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A robust experimental protocol for pharmacological fMRI in rats and mice

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A robust experimental protocol for pharmacological fMRI in rats and mice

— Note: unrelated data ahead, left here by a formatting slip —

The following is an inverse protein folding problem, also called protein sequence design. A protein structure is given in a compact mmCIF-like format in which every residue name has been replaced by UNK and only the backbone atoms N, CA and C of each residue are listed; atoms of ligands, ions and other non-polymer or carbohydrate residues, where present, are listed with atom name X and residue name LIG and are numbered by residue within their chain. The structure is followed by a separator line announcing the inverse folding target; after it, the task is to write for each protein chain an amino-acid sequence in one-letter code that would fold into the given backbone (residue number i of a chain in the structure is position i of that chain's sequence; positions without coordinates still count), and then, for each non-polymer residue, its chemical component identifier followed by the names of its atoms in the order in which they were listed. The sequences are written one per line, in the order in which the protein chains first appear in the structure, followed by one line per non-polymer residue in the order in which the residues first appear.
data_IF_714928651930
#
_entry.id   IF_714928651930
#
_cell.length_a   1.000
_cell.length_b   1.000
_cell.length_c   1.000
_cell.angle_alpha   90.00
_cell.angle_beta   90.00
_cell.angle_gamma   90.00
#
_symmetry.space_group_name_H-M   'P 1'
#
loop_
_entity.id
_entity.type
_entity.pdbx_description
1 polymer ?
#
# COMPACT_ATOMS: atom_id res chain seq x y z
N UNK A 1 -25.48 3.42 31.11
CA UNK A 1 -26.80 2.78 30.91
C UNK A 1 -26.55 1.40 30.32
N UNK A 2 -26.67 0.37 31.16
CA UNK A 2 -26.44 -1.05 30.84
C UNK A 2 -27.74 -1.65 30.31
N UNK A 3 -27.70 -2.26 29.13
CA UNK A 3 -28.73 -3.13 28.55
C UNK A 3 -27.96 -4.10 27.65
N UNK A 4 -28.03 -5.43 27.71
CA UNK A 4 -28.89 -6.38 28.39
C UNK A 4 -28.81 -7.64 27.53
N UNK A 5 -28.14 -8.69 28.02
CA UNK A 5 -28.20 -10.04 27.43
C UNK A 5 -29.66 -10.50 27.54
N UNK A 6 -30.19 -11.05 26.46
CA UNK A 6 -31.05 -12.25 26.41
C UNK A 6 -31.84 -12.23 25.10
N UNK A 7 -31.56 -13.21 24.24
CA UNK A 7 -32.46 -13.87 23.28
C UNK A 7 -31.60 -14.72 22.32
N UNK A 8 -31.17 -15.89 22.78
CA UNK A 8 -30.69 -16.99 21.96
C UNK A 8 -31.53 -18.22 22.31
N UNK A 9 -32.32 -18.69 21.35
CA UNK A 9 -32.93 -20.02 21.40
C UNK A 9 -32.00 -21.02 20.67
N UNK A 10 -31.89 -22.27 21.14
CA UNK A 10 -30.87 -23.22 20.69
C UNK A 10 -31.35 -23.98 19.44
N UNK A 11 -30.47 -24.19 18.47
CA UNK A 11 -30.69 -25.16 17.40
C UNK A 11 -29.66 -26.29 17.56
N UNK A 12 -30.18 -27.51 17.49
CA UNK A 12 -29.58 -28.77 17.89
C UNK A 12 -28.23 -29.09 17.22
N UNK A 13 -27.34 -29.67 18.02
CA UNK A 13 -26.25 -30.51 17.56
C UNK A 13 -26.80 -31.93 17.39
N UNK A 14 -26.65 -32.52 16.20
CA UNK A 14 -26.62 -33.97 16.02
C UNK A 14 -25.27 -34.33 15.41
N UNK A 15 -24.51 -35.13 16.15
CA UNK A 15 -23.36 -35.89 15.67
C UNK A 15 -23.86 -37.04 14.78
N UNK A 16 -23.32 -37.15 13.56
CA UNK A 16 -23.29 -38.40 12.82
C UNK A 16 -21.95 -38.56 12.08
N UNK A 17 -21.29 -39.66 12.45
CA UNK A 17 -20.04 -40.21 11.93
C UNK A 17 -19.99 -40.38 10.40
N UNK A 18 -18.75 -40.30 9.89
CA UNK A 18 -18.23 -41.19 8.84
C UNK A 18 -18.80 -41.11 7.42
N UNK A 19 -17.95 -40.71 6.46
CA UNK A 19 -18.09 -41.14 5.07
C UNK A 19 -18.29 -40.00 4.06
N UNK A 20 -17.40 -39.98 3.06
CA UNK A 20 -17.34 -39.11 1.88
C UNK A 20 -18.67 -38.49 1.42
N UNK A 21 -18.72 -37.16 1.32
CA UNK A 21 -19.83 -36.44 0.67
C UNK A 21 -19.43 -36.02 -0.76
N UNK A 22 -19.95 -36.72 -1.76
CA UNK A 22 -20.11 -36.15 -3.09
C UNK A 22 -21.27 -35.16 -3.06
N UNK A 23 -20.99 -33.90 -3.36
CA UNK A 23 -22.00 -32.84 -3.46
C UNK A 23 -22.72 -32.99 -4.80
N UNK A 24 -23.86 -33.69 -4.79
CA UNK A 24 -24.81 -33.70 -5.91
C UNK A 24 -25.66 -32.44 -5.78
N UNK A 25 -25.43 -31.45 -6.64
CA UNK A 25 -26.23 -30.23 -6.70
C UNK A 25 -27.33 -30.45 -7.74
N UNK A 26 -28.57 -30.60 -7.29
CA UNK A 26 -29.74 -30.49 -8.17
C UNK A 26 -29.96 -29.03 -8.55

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  (This is a sample cover image for this issue. The actual cover is not yet available at this time.) This article appeared in a journal published by Elsevier. The attachedcopy is furnished to the author for internal non-commercial researchand education use, including for instruction at the authors institutionand sharing with colleagues.Other uses, including reproduction and distribution, or selling orlicensing copies, or posting to personal, institutional or third partywebsites are prohibited.In most cases authors are permitted to post their version of thearticle (e.g. in Word or Tex form) to their personal website orinstitutional repository. Authors requiring further informationregarding Elsevier’s archiving and manuscript policies areencouraged to visit:http://www.elsevier.com/copyright  Author's personal copy  JournalofNeuroscienceMethods 204 (2012) 9–18 ContentslistsavailableatSciVerseScienceDirect  Journal   of    Neuroscience   Methods  journalh   omepage:www.elsevier.com/locate/jneumeth Basic   neuroscience A   robust   experimental   protocol   for   pharmacological   fMRI   inrats   andmice Livia   Ferrari a , 1 , Giuliano   Turrini a , 1 ,Valerio   Crestan a , 1 ,   Simone   Bertani a , 1 ,   PatriziaCristofori b ,Angelo   Bifone c ,   Alessandro   Gozzi c , ∗ a GlaxoSmithKlineMedicineResearchCentre,ViaFleming4,37135Verona,Italy b GlaxoSmithKlinePathologyDepartment,SAWare,Hertford,UK  c CentreforNanotechnologyInnovation@NEST,IstitutoItalianodi   Tecnologia,PiazzaSanSilvestro12,56127Pisa,Italy a   rtic   l   e   in   fo  Articlehistory: Received29July2011Receivedinrevisedform20   October2011Accepted22October2011 Keywords: fMRIAnaesthesiaRatMousephMRISurgery a   b   s   t   r   a   c   t Pharmacological   Magnetic   ResonanceImaging   (phMRI)methods   have   significantly   expanded   thestim-ulation   repertoire   available   topreclinical   fMRI   research,   by   allowing   toselectively   probetheactivity   of specific   braincircuitries   andneurotransmitter   systems.   However,   theapplication   ofphMRI   toanimalmodelsisconstrained   by   anumber   of    experimental   factors.Firstly,   in   ordertoprevent   motion   artefactsandreduce   restraint-induced   stress,   phMRIstudiesare   typicallyperformedunder   anaesthesia.   Moreover,severalpsychoactivedrugsproduce   blood   pressurechanges   and   alterations   in   respiratoryfrequencythatmayperturb   centralhaemodynamic   readoutsof    brainfunction.   Hence,   thequality   andoutcomeof    phMRIstudies   iscriticallydependenton   the   ability   tomonitor   andcontrol   peripheral   physiologicalparameters   (i.e.blood   pressure,   arterial   blood   gases)   thatcouldalterphMRIreadouts.Here   we   provide   athorough   methodologicaldescription   of    a   robust   protocol   tomeasuredrug-induced   cerebral   blood   vol-ume   changes   inanaesthetised   rats   and   mice.Weshow   thattheprotocol   ensuresstable   physiologicalparameters   and   robust   phMRIresponse   to   the   psychostimulantdrug d -amphetamine   inthree   differentratstrains.Wealso   document   thesuccessful   application   of    the   protocolto   map   thecentraleffects   pro-duced   by   d -amphetaminein   C57Bl/6Jmice,astrain   commonly   used   as   background   for   thegeneration   of transgeniclines,   thuspaving   thewaytothe   implementation   of    phMRIin   genetically   engineered   animals. © 2011 Elsevier B.V. All rights reserved. 1.Introduction FunctionalMagneticResonanceImaging(fMRI)hasbeenexten-sivelyappliedtostudythefunctionalorganizationofthehumanbraininhealthyanddiseasestates.Astrongrationaleexiststoexpandtheapplicationofthesemethodstolaboratoryanimalspecies.However,thevastrepertoireofparadigmsusedto   inves-tigatecognitiveoremotionalbrainfunctioninhumanscannotbestraightforwardlyappliedtorodentspeciesundertheconstrainedexperimentalconditionsofan   fMRIexperiment.Asaresult,despitetheconsiderabletranslationalpotentialoffMRIforbothbasicandappliedbrainresearch,theapplicationofthistechniquetolabora-toryspecieshasfailedtokeeppacewiththeclinic.AninterestingapproachtoovercomesomeoftheconstraintsrelatedtotheimplementationoffMRIinsmallanimalsreliesonpharmacologicalmanipulation,andhasbeendubbed“pharmaco-logicalMRI”(phMRI)(LeslieandJames,2000),i.e.fMRIappliedto ∗ Correspondingauthor.Tel.:+39050509032. E-mailaddress: alessandro.gozzi@iit.it(A.Gozzi). 1 Presentaddress:Aptuit,ViaFleming4,37135Verona,Italy. map   spatio-temporalpatternsofbrainactivityinducedbyphar-macologicalchallenges.Originallydevelopedtostudythecircuitalbasisofpharmacologicalactivity,theapproachhasdemonstratedtheabilitytoelicitreliablefMRIsignalsandtoprobemultiplefacetsofbrainfunctionthroughtheselectivestimulationofdifferentneu-rotransmittersystems(reviewedbyBifoneand   Gozzi,inpress).However,rodentfunctionalandpharmacologicalMRI   studiesaretypicallyperformedundergeneralanaesthesia,apracticethat   isrequiredtoreducemotionartefacts(Peetersetal.,2001;Sicardetal.,   2003),andtominimisethestressproducedbyrestraintandMRI   gradientnoise(forrecentreviewssee Jenkinsetal.,   2003;Silvaetal.,2011;Stewardetal.,2005;VanderLindenetal.,   2007).More-over,theuseofpsychoactivedrugsandpsychostimulantsinphMRIisoftenassociatedwithperipheralcardiovascularandrespiratoryeffectsthatmay   confoundcentralhaemodynamicmeasurementsofbrainfunction(Kalischetal.,2001;Tuoretal.,2002).Hence thesuccessofphMRIstudiescriticallyreliesontheimplemen-tationofexperimentalprocedurestomonitorvitalfunctionsandtopreventthe   onsetofconfoundingsupra-physiologicalstates.Bymeansofexample,artificialventilationcanbeemployedtopre-ventdrug-inducedalterationsintherespiratoryratewhichcouldalterbloodCO 2 levelsandproducestimulus-unrelatedvasodilatory 0165-0270/$–seefrontmatter © 2011 Elsevier B.V. All rights reserved. doi:10.1016/j.jneumeth.2011.10.020  Author's personal copy 10  L.Ferrarietal./JournalofNeuroscienceMethods  204 (2012) 9–18 responses( Jonesetal.,2005;Stewardetal.,2005).Likewise,periph- eralbloodpressuremonitoringisoftenemployedtomakesurethatthemappedphMRIresponsesarenotcontaminatedby   peripherallydrivencardiovascularchangesthatcouldovercomethe   autoregu-latorycerebralbloodflowrange(Gozzietal.,   2006,2007).Asaresult,animalpreparationandphysiologicalmonitoringinrodentphMRIstudiesimposesthe   applicationofmultiplecomplexproce-duresofcriticalimportanceforthesuccessfulimplementationof thetechnique.HereweprovideadetailedmethodologicaldescriptionofarobustphMRIprotocolthatwehavedevelopedandsuccessfullyappliedintheratandthemousetostudythebrainfunctionalresponsestoanumberofpsychoactivedrugs(Gozzietal.,2010b,2011a).Moreover,weshowthatthisprotocolensurescontrolof physiologicalparameters(arterialbloodgasesandbloodpressure)underdifferentanaestheticregimens(halothane,andisoflurane),andelicitsrobustphMRIresponsesindifferentratstrainsbyusingthepsychostimulantdrug d -amphetamine.Importantly,wedescribetheimplementationoftheprotocolinC57/Bl6Jmice,astraincommonlyusedasbackgroundforthegenerationoftrans-geniclines,andwedocumentitssuccessfulapplicationtomap   thecentraleffectsproducedbythe d -amphetamine.Thismethodologicalaccountisexpectedtopromotethe   dif-fusionofpre-clinicalphMRImethodsacrossdifferentareasof neuroscienceandpsychopharmacology. 2.Materialsandmethods AlltheexperimentswerecarriedoutinaccordancewithItal-ianregulationgoverninganimalwelfareandprotection(whichacknowledgestheEuropeanDirective86/609/EEC).  2.1.Anaestheticsandchemicals GeneralanaesthesiawasinducedAnimalswereanaesthetisedwithhalothane(HAL)(MerialBristol,UK)orisoflurane(IF)(AbbottLtd.,Italy).Neuromuscularblockadewasinducedwith d (+)-tubocurarinechloridehydrate(Tocris,Bristol,UK;0.25mg/mL    insalinesolution)orpancuroniumbromide(Sigma–Aldrich,Milano,Italy;0.25mg/mL    or0.0375mg/mL    salinesolutionforadminis-trationtoratsormice,respectively).Sodiumheparin(25UI/mL)(EparinaVister,Pfizer,Italy)wasaddedtothesesolutionstoensurearterialcatheterpatencythroughouttheMRI   experiment.Sen-sitisationofMRI   times-seriestocerebralbloodvolume(CBV)wasachievedbyusingblood-poolsuper-paramagneticironoxidenanoparticles(Endorem,Guebert,France).AsEndoremproduc-tionhasnowrecentlydiscontinuedbyGuerbert,thecontrastagentFerex(BiopalInc.,Worcester,MA,   USA)canbeusedasaneffectivereplacement.Thetwoagentshavecomparableironoxideconcentrations(11.2mg/mL    vs.10.0mg/mL,respectively)andmeanparticlesize(80–150nmvs.50–150nm,   respectively).Thepsychostimulant d -amphetaminesulphatewaspurchasedfromSigma–Aldrich(Milano,Italy).  2.2.Animals AdultmaleSpragueDawleyrats(268–364g)wereprovidedbyCharlesRiverItaly.MaleListerHoodedrats(305–357g)wereprovidedbyCharlesRiverUK.MaleWistarrats(385–437g)and C57BL6/J  mice(24–33g)wereprovidedbyCharlesRiverFrance.Animalswerehousedinstablegroupsoffiveindividualsinpolycar-bonatecageswithsawdustlitter,andfed   ad   libitum withstandardrodentchow.Animalsweremaintainedon   alight:darkcycleof 12:12h(lightsonat6a.m.),roomtemperaturewithintherange Fig.1. Schematicillustrationofthemainexperimentalstepsemployedforanimalpreparationaccordingtothe   protocolsdescribedinSection2. 20–22 ◦ C,andrelativehumidity45–65%.Afterarrival,animalswereacclimatizedforatleast5daysbeforeexperimentaluse.  2.3.Animalpreparation Partialaccountsofthesurgicalprotocoldescribedinthe   presentmanuscripthavebeengivenelsewhere(Gozzietal.,2006,2008a,b,2010a,2011a,b;Schwarzetal.,2008).Aschematicillustrationof themainexperimentalproceduresisillustratedinFig.1.Table1 summarisestheanaestheticlevelsusedduringthedifferentexper-imentalphasesinratsandmice.  2.3.1.Inductionofanaesthesia Anaesthesiawasinducedwith3%HALor5%IFinratsandwith4%IFinmice.TheuseofHALforsurgicalpreparationinmiceis  Table1 GasanaesthesialevelsemployedatdifferentstagesofanimalpreparationforphMRIstudyratandmouse.Anaestheticsweredeliveredthroughanintra-trachealcannula.Studyphases Ratanaesthesia MouseanaesthesiaHAL(%)IF   (%)HAL(%)IF(%)Induction 35   34Surgery 1.53   1.53Maintenance0.81.1   0.8   1.2  Abbreviations :HAL:halothane;IF:isoflurane.  Author's personal copy L.   Ferrarietal.    /JournalofNeuroscienceMethods  204 (2012) 9–18 11 notrecommendedasthiscanproducefatalhypotension.Anaes-theticgasesweredeliveredina1:1mixture(0.9L/min+   0.9L/min)ofO 2 /N 2 inaninductionchamberconnectedtoavaporizer(BurtonsMedicalEquipmentLtd.,UK).Theanimalwasthenplacedinsupinepositiononahomeothermic(37 ◦ C ±   1)heatingblanketconnectedtoarectalprobe(HarvardApparatus,UK),andgaseousanaesthesiawascontinuouslydeliveredthroughafacemask.  2.3.2.Tracheostomy Priortosurgicalincision,eachratreceivedasubcutaneous(SC)infiltrationoftetracainesolution0.1%ateachsurgicalsite(neckandfemoralarea)atavolumeof0.1mL/point(0.2mL/rat).MicereceivedaSC   infiltrationoftetracainesolution0.05%at   eachsurgicalsite(neckandfemoralarea)atvolumeof0.02mL/point(0.04mL/mouse).Thispracticeisintroducedtoprovidesupple-mentaryanalgesiaandpreventsub-thresholdactivationofpainpathwaysthatmay   confoundcentralmeasurementsofbrainfunc-tion(Ferrarietal.,   2010).Theneckandfemoralareaswerethenshavedwithanelectricalshaverandtheskindisinfected.Agauzerollwasplacedunderthenecktoslightlyextendthetracheaandfacilitateitssubsequentexposure.Amidlineskinincisionwasmadealongthelengthoftheneck,themuscularplanesseparatedtoexposethetrachea.Asmallincisioninthesublaryngealregionofthetracheawasperformed,andaG14(rat)ora   G22(mouse)bevelledbutterflycannula(Vygon,France)wasinsertedintothetracheaaspreviouslydescribed(RigalliandDiLoreto,2009).Tofacilitateconnectionwiththe   ventilator,thecannulawas   short-enedtoalengthofapproximately1and0.7cmforratsandmice,respectively.Thecannulawasthensecuredwitha3–0silksuturetread(Ethicon,Johnson-JohnsonIntl.,Belgium)passedthroughtheholesofitsbutterfly.Amodifiedintra-trachealcannula(depictedin   Fig.S1)   wasusedinmousestudiesas   an   alternativetothewholebutterflycannula,withtheaimtoreduceitsdimension,thusallow-inga   betterpositioningoftheanimalon   theimagingcradle.To   thispurpose,thedistal0.7cmofaG22butterflycannulawerecutoff,andjoinedtoa   Ytubingjunction(OD2mm,   2BiologicalInstru-ments,Italy)connectedtoaclosedtubingsystemconnectedtotheventilationpump.Aftertracheostomy,anaestheticdeliverywasswitchedfromthefacialmasktotheventilationpump(InspiraASV,HarvardApparatus,UK).Aventilationfrequencyof70bpmwasusedbothinratandmousestudies.Tidalventilationvolumeswereadjustedonthebasisoftheresultofarterialbloodgasanalysis.Inordertokeeptheanaesthesiaandanimalphysiologyapparatusoutsidethemagnetstrayfield,theventilatorwas   fittedwith4-m-longtubing.Asaresult,nominaltidalvolumeshadtobeadjustedto   compensatefortheincreasedflowresistanceassociatedto   theextendedlengthofthetubing.Thisresultedintheuseoftypically1.6–3.5ccforratstudies,and0.8–1ccformouseexperiments.AsarterialbloodgasanalysisinthemousewasperformedonlyattheendofthephMRIstudy,the   initialtidalvolumewas   setbasedonpilotexperimentswherearangeofinitialtidalvolumeswereexploredandtheircorrespondingbloodgaslevelswererecorded.Asaresultofthisactivity,wenotedthat,while5–20%tidalvolumeadjustmentswereoftennecessaryinratstudiestoaccountfordif-ferencesinanimalweight,thiswasnotthecasewithmice,wheretheuseofconstanttidalvolumesensuredstablebloodgasesacrosssubjectsofcomparableageandgeneticbackground.  2.3.3.Femoralvesselscannulation Aftertracheostomy,HALandIFanaesthesialevelsweredecreasedto1.5and3%,respectively(Table1).Thispracticeaccountsforthemoreeffectivedeliveryofanaestheticagentsachievedbytheuseofatracheotube,andpreventstheonsetof hypotensivestates.Theselevelsweremaintainedthroughoutthecannulationprocedure. Rat  .   Theleftlegwas   extended,tapedontothesurgicalsup-port,anda2-cmskinincisionwasmadewitha   scalpelintheventro-femoralareaaspreviouslydescribed(RigalliandDiLoreto,2009).Theleftfemoralarterywas   isolatedandcannulatedwithapolyethylenecatheter(PE50,OD0.97mm,   ID0.58mm,   ClayAdams,USA)filledwithheparinizedphysiologicsolution(25UI/mL)con-taining0.25g/mLof  d (+)-tubocurarine.ThecatheterwasconnectedtoaCRITIFLOTA4004device(flow/flushdevice;BectonDickinson,NJ,USA)coupledtoanarterialbloodpressuretransducer(TSD04,BiopacSystemsCorp.,Goweta,USA).Thisdevicewasinturncon-nectedviaa   PE50cathetertoaninfusionpump(KDS200,KDScientific,Massachusetts,USA)thatwasusedforcontinuousinfu-sionofasolutionofheparinandparalyzingagent(describedabove).An   intra-arterialbolusof1mL/kgof0.25mg/mL  d (+)-tubocurarinewasadministeredimmediatelyafterfemoralarterycannulationtoinducerapidneuromuscularblockade.Tubocurarinewasinfusedata   rateof1mL/kg/hthroughouttheexperiment.Pancuroniumbro-midewasusedas   neuromuscularblockerinListerHoodedrats.Inthiscase,an   intra-arterialbolusof1mL/kgofpancuroniumbromide0.25mg/mL    was   administeredimmediatelyafterfemoralarterycannulation,followedbya   continuousinfusionof1mL/kg/hthroughouttheimagingexperiment.Arterialbloodpressurewasrecordedwithaninvasivebloodpressuretransducerconnectedtoamulti-channelMP150Biopacsystem(BiopacSystemsCorp.,Goweta,USA).Theleftfemoralveinwas   cannulatedwithaPE50catheteraspreviouslydescribed(RigalliandDiLoreto,2009).Thecatheterwasconnectedtoa1mL    syringefilledwithsalinetopermittheadministrationofMRI   contrastagentandtestcompounds(e.g. d -amphetamine). Mouse .Therightfemoralarterywascannulatedtoallowforcontinuousmonitoringofbloodpressureandbloodsamplingforarterialgasanalysis.Thearterialaccesswas   alsousedforintravas-culardeliveryofsubstances(paralyzingagent,contrastagent,drugor   vehiclechallenge),asthefrailnatureoffemoralveinsinthisstrainmadethecannulationprocedurelengthyand   unre-liable.ThefemoralarterywascannulatedwithaPE10catheter(OD0.61mm,   ID0.28mm)   asdescribedaboveandconnectedtoacustom-madethree-wayplexiglasscubethatwasusedas   “switch”forintravascularaccess(Fig.S2).Uponcannulation,an   intra-arterialbolusofheparinizedphysiologicsolution(25UI/mL)containing0.0375mg/mLofpancuroniumbromidewasadministeredwithan   infusionvolumeof0.335mL/kg,whichresultedinanalmostimmediateneuromuscularblockade.Pancuroniumbromidewastheninfusedintra-arteriallyatrate   of6.7mL/kg/hthroughouttheexperiment.ThePE10catheterwasconnectedtotheplexiglass(Fig.S2)througha2-cmofPVC40(OD0.90mm,   ID0.50mm)    junc-tioninsertedintoapieceofSiliconetubing(Frenchsize3,e.g.outerdiameterapprox.1mm).   Thisthree-waysystemallowedsimulta-neousrecordingofMABPandinfusionofparalyzingagent(way1),aswellas   theinjectionofcompounds(way2),   upontemporaryclampingofthe   linetotheinfusionpump(way1)topreventrefluxofinjectionsolution.Instudiesrequiringintraperitoneal(IP)orsubcutaneous(SC)   of compounds(Gozzietal.,2008a,b;e.g.Gozzietal.,   2011b),a   G23infusioncannulawas   directlyinsertedinthedorsalskinoftheani-mal,orintheabdominalperitoneum.Thecannulawas   coupledtoaPE50catheterthroughashortsilasticjunctionandsecuredtotheskinwithafewdropsoftissueglue(Vetbond3M ® ).Theadmin-istrationofdenseorviscoussuspensionswasperformedviaG20cannulasconnectedtoa   PVC60catheter(OD1.22mm,   ID0.76mm).  2.3.4.Maintenancephase Attheendofsurgicalphase(25–35min   ofduration)theani-malswereplacedinpronepositionontoa   customizedstereotacticholder(Bruker,Ettlingen,Germany)andanaestheticlevelswere  Author's personal copy 12  L.Ferrarietal./JournalofNeuroscienceMethods  204 (2012) 9–18 decreasedtomaintenancelevel.Ratstudieswereperformedwith0.8%HALor1.1%IF(Table1).Mousestudieswereperformedeitherwith1.2%IF,orwith0.8%HAL(e.g.   with d -amphetamine).In   thelat-tercase,theIFvaporizerusedforsurgerywasreplacedwitha   HAL onepriortothemaintenancephase.AnMRI-compatiblethermo-coupleprobewas   usedtomeasurerectaltemperatureinallanimals.Thebodytemperatureofallsubjectswasmaintainedwithinphys-iologicalrange(37 ± 1.8 ◦ C)throughouttheexperimentbyusingawaterheatingsystemincorporatedinthestereotacticholder.  2.3.5.Arterialbloodgasmeasurements Abloodgasanalyzer(AVLOPTICCACriticalCareAnalyzer,Roswell,USA)wasusedtomeasurearterialoxygen(  p a O 2 )   andcar-bondioxide(  p a CO 2 )concentration.AninsulinsyringeconnectedwithaMirajectbluntneedle(0.9mm ×   22mm,   HagerWerken,Germany)wasusedtosamplearterialblood(ca.150  L)fromthe   femoralcannula.Inrats,measuresperformedatthebegin-ningofthemaintenancephasewereusedtoadjustventilationvolumesasappropriate.In   mousestudies,arterialsampling(ca.100  L)wasonlyperformedatthe   endoftheexperiment,withtheaimtoavoidhaemodynamicinterferencesrelatedtothesamplingofasignificantportion(ca.5%)oftheanimal’sbloodpool.TerminalmeasurementsperformedattheendofthephMRIacquisitioninratsandmicewereusedasasubjectexclusioncri-teriumwhensupra-physiologicalparameterswerefound(  p a O 2 levels<90mmHg   and  p a CO 2 >50mmHg).Terminalbloodsamplingwasperformedbyremovingthethree-wayarterialcubeandlettingthearterialcathetertospillbloodintoaninsulinsyringe(200  L)whichwasthenconnectedtothebloodgasanalyzer.Attheendof theexperimenttheanimalswereeuthanizedwithanoverdoseof anaestheticfollowedbycervicaldislocation.  2.4.Experimentalgroupsandprotocols Thecompositionoftheexperimentalgroupsandtreatmentsissummarisedbelow:(1)SD-HAL.SpragueDawley(SD)ratssurgicallypreparedandimagedunderHALanaesthesia.Paralyzingagenttubocurarine.Duringtheimagingsession,theratsreceivedanIVchallengewith d -amphetamine(0.5mg/rat,1mL/kginsaline, n =10).(2)LH-HAL.ListerHooded(LH)ratssurgicallypreparedandimagedunderHALanaesthesia.Paralyzingagenttubocurarine.Duringtheimagingsession,the   ratsreceivedanIV   challengewith d -amphetamine(0.5mg/rat, n =   10).(3)   Wistar-HAL.WistarratssurgicallypreparedandimagedunderHALanaesthesia.Paralyzingagentpancuroniumbromide.Dur-ingtheimagingsession,theratsreceivedanIVchallengewith d -amphetamine(0.5mg/rat, n =   14).(4)SD-IF.SDratssurgicallypreparedandimagedunderIFanaes-thesia.Paralyzingagentpancuroniumbromide( n =   15).Theseanimalsdidnotreceiveanystimulation,butwere   usedtoverifyphysiologicalstabilityunderisofluraneanaesthesia.(5)C57-HAL.C57BL6/JmicesurgicallypreparedwithIFandimagedunderHALanaesthesia.Paralyzingagentpancuroniumbro-mide.Themicereceivedan   intra-arterialadministrationof saline(5  L/g)followedbyanintra-arterialchallengewith d -amphetamine(3mg/kg)20min   later( n =   11).(6)   C57-IF.C57BL6/JmicesurgicallypreparedandmaintainedwithIF.Paralyzingagentpancuroniumbromide( n =8).Theseanimalsdidnotreceiveanystimulation,butwereusedtoverifyphysiologicalstabilityunderisofluraneanaesthesia.Thesameprotocolhasbeenrecentlyusedtoassessthe   functionalresponseproducedbytheserotoninantagonist8-OH-DPATintransgenicmouselines(Gozzietal.,2010b).(7)SDratssurgicallypreparedandimagedunderHALanaesthesia.Thesubjectsreceivedan   IV   vehicleinjection(saline,1mL/kg)andwereusedasbaselinephMRIreferenceforthestatisticalanalysisacrossallratcohorts.Differencesinthenumberofanimalsbetweengroupsare   notduetooutliersorabortedexperiments,butreflectthedifferentindependentexperiments.Thedoseof  d -amphetamineusedinratstudieshasbeenselectedbasedonpreviousinvivoworks(Gozzietal.,2011b;Michelietal.,2007;Schwarzetal.,   2007a).Thedoseusedinmicehasbeenselectedbasedontheresultsof pilotdose–responsephMRIstudies.  2.5.Relativecerebralvolume(rCBV)measurement Rat  .   MRI   datawereacquiredusingaBruker4.7Teslasystem.TherCBVmeasurementprotocolusedhasbeenpreviouslydescribedingreaterdetailelsewhere(Gozzietal.,2010a,2011b).Briefly,theMRacquisitionforeachsubjectcomprisedT2-weightedanatom-icalimagesusingthe   RAREsequencefollowedbyatimeseriesacquisitionwiththesamespatialcoverageandsimilarparame-ters,   butwithalowerin-planespatialresolution(128 ×   128).TotalMRI   time-seriesacquisitiontimewas60–80min   forallgroups.Followingsixreferenceimages,2.67mL/kgofthebloodpoolcon-trastagentEndorem(Guerbet,France)was   injectedthroughthefemoralveinofrattosensitiseimagestorCBV(Mandevilleetal.,1998;Schwarzetal.,2003).Intravenousadministrationof  d -amphetamine(0.5mg/kg)wasperformedafteran   equilibrationperiodof10–15min   andMRI   datawereacquiredovera   periodof 30minfollowingtheadministrationoftheamphetaminechallenge. Mouse .   TherCBVmeasurementprotocolusedinthephMRIandfMRIstudyhasbeendescribedingreaterdetailelsewhere(Gozzietal.,   2010b).Co-centredanatomicalimagesandfMRItimeserieswereacquiredusinga   RAREsequence(anatomical:TR  eff  =5597ms,TE eff  =   76ms,   RAREfactor8,FOV40mm,   256 ×   256 ×   24,16contigu-ous0.75mm   slices;fMRItimeseries:TR  eff  =5436ms,   TE eff  =   112ms,RAREfactor32,128 × 128;NA=   2,dt=   20s,   Nr=100,correspond-ingto70min   totalacquisitiontime).ImagesweresensitisedtoreflectalterationsinrCBVusing3.75  L/g   ofblood-poolcontrastagent(Endorem,Guerbet;Mandevilleetal.,1998).Fifteenminuteslatereachsubjectreceivedvehicleinjection(saline,5  L/g,i.a.)fol-lowed28min   laterby   achallengewithamphetamine(3mg/kgi.a.;Sigma–Aldrich).  2.6.DataanalysisRat  .   fMRIandphMRItimeserieswereanalyzedaspreviouslydescribed(Gozzietal.,   2008a,2011b).   Signalintensitychangesinthetimeserieswereconvertedintofractionalrelativecerebralbloodflow(rCBV)(Schwarzetal.,2003).IndividualsubjectswerespatiallynormalizedmappingtheirT2-weightedanatomicalimagestoa   stereotaxicratbrainMRI   templateset(Schwarzetal.,2006a)andapplyingtheresultingtransformationmatrixtotheaccompanyingrCBVtimeseries.rCBVtimeseriesforamphetamineorvehiclechallengewerenormalizedtoa   commoninjectiontimepoint.Imagebasedanalysiswas   carriedout   usingFEAT,partofFSL (FMRIB’sSoftwareLibrary,www.fmrib.ox.ac.uk/fsl),with0.8mmspatialsmoothingandusingaboxcarfunctiondepictingthepres-enceof  d -amphetamine(Gozzietal.,   2011b).   Higher-levelgroupcomparisons( d -amphetaminevs.vehicle)werecarriedoutusingFLAME(FMRIB’sLocalAnalysisofMixedEffects).  Z    (GaussianisedT/F)statisticimageswere   thresholdedusingclustersdeterminedby  Z  >1.6anda   correctedclustersignificancethresholdof  P  =   0.01(Worsleyetal.,   1992).VOItimecoursesfor d -amphetaminewereextractedfromunsmoothedrCBVtimeseriesdatausinga3D